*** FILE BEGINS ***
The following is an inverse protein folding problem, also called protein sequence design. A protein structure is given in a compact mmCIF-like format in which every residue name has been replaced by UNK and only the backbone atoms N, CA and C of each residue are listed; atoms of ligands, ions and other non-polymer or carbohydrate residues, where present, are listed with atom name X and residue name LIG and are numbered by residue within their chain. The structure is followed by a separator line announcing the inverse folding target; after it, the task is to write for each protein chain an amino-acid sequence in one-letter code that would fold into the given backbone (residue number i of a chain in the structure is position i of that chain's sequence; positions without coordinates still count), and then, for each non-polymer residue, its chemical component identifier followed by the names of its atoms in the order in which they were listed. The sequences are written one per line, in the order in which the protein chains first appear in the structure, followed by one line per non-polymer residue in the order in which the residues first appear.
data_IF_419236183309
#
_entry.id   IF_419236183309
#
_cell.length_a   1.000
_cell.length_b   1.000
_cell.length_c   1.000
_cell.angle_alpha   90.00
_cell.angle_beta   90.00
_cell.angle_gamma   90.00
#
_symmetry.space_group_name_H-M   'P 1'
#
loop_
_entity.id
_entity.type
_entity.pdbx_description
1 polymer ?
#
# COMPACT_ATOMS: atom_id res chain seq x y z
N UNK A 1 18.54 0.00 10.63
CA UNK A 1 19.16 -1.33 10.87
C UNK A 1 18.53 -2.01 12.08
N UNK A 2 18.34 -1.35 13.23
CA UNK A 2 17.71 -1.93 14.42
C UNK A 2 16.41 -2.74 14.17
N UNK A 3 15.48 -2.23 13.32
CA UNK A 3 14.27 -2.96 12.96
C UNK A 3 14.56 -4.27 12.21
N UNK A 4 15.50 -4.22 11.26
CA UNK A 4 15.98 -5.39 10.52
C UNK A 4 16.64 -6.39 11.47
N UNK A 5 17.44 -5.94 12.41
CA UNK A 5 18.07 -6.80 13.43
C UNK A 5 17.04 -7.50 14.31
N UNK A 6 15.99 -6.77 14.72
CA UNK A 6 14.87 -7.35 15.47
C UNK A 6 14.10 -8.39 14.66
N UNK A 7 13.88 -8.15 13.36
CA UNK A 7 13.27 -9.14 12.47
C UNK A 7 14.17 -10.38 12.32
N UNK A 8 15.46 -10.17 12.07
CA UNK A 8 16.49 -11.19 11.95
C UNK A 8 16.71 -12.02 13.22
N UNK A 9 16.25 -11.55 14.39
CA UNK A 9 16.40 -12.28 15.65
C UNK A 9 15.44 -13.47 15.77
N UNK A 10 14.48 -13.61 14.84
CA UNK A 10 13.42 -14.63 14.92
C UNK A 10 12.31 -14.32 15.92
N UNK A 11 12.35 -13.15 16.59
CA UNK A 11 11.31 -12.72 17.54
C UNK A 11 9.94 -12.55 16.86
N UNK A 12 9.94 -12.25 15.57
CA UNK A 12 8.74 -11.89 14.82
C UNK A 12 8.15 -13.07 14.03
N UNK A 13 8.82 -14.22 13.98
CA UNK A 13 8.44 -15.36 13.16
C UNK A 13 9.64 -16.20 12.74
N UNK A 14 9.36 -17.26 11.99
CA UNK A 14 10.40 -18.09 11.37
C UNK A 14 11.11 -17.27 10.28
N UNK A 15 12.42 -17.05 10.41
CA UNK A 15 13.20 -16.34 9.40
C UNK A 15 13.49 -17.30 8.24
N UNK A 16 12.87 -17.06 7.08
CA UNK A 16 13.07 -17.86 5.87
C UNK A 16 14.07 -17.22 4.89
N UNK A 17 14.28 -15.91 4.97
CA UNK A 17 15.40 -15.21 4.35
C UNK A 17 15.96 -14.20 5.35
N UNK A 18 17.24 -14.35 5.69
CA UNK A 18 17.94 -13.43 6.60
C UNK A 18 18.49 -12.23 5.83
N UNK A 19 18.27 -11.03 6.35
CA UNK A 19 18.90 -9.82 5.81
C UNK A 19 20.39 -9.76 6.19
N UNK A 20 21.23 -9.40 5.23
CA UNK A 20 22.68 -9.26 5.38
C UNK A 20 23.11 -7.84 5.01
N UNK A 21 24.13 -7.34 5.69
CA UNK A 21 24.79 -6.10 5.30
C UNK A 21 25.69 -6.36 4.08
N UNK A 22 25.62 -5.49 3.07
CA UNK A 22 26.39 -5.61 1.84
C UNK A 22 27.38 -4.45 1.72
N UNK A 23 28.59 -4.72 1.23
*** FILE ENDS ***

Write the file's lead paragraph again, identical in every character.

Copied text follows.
The following is an inverse protein folding problem, also called protein sequence design. A protein structure is given in a compact mmCIF-like format in which every residue name has been replaced by UNK and only the backbone atoms N, CA and C of each residue are listed; atoms of ligands, ions and other non-polymer or carbohydrate residues, where present, are listed with atom name X and residue name LIG and are numbered by residue within their chain. The structure is followed by a separator line announcing the inverse folding target; after it, the task is to write for each protein chain an amino-acid sequence in one-letter code that would fold into the given backbone (residue number i of a chain in the structure is position i of that chain's sequence; positions without coordinates still count), and then, for each non-polymer residue, its chemical component identifier followed by the names of its atoms in the order in which they were listed. The sequences are written one per line, in the order in which the protein chains first appear in the structure, followed by one line per non-polymer residue in the order in which the residues first appear.